“We need another hand in the gift shop, and obviously we thought of you right away. It’d only be short hour, but it would give you a better financial situation.”

I was flattered that the Director of the museum wanted me to switch from volunteer to paid associate. I wanted to say yes, but he inquired about the interviews I had for the design position. I told him honestly that I hadn’t heard anything back, but I wasn’t sure what to expect really.

“There is a part of me that says I ought to wait on this.”

He nodded knowingly. Kindred spirit to my own.

“We can play it by ear, but by saying this, I have a feeling that I’m going to lose you to them. You’re talented and very special.”

I was so encouraged. A fellow designer, professional, and creative twice my senior thought I had what it took. I held on a little while longer to that little glimmer of hope. There was also a bit of relief knowing that even if I didn’t get the design job, money was going to come from somewhere. I wasn’t being left out here, trapped in a position in retail that wasn’t doing anything for me. I had options that would be supplemental, fulfilling, and use my expertise. I thanked God for listening to me, even if it was for a moment.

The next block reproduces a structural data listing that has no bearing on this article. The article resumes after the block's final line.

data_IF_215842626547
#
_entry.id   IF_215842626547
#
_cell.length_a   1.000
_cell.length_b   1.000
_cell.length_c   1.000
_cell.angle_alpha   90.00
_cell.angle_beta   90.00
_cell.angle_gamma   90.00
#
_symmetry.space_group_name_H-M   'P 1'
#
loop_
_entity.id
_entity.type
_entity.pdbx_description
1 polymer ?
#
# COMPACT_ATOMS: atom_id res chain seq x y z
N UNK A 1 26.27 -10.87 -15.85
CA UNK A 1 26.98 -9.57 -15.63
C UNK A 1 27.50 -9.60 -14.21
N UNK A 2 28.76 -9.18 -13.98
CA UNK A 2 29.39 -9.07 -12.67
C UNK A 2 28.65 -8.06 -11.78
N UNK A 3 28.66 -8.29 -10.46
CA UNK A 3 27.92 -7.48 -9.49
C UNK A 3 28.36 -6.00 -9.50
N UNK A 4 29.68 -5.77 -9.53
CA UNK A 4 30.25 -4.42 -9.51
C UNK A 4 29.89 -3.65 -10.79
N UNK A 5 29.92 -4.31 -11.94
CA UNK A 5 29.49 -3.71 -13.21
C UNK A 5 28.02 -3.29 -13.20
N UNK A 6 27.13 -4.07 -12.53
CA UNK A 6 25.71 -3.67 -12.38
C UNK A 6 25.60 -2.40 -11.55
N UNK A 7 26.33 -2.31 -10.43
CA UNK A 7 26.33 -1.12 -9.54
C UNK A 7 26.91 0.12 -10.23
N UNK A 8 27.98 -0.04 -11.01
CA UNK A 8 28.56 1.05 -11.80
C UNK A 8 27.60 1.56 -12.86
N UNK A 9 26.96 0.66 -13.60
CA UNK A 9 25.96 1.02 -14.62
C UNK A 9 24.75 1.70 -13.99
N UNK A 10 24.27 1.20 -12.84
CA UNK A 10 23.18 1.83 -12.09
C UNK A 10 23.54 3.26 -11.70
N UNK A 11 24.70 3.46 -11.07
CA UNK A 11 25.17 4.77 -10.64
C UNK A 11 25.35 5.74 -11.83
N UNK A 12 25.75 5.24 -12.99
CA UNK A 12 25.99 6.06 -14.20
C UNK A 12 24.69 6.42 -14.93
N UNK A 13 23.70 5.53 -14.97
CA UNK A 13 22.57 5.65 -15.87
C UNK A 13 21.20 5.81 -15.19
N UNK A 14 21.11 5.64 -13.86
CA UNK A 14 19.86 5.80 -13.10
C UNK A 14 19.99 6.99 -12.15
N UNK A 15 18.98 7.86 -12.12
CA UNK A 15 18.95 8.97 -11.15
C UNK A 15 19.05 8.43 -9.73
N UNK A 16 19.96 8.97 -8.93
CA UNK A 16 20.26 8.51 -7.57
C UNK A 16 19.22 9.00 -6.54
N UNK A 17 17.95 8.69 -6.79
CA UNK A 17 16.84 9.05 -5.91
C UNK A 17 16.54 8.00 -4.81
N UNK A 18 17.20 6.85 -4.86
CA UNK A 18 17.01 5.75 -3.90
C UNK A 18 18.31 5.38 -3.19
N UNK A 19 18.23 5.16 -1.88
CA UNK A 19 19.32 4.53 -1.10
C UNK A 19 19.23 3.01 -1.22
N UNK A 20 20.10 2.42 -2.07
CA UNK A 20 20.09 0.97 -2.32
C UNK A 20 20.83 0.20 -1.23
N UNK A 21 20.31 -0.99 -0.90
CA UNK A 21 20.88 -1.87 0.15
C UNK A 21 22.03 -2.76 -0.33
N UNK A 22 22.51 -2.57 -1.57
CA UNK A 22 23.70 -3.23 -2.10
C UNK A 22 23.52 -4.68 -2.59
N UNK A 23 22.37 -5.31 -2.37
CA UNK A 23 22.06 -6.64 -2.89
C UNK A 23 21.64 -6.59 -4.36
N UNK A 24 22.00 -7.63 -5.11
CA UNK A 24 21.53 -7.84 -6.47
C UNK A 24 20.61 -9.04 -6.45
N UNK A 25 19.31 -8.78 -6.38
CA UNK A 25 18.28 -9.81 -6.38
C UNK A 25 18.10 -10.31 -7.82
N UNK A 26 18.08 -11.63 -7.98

“Have you heard back from them babe?” My husband asked the evening he came home from his first day at his new job.

“No. The ship has sailed I think. It’s been nearly a month since I last heard anything.”

“You never know though.”

“I do know.”

I didn’t know.

That same evening my iPad told me I had an e-mail notification. It was them.

I got the job.

Nailed it.

“It’s 4:30.” 

“Is it really?” 

We all looked at each other and laughed. We were having so much fun we had forgotten to keep track of time. 

“We haven’t even shown her the remodel yet! Come on! We are so pumped!” 

We walked through an unassuming doorway onto a stairway that reached upward into a high ceiling space. There was tons of light. That new carpet smell. It filled my nostrils and evoked fond memories of remodels in our own home. New carpets were exciting things. “The coffee bar is going to be down there.” He indicated a large wall space, just asking to be filled with coffee aromatics. He was excited. They all were. I was excited for them….and I don’t even work there…yet…hopefully.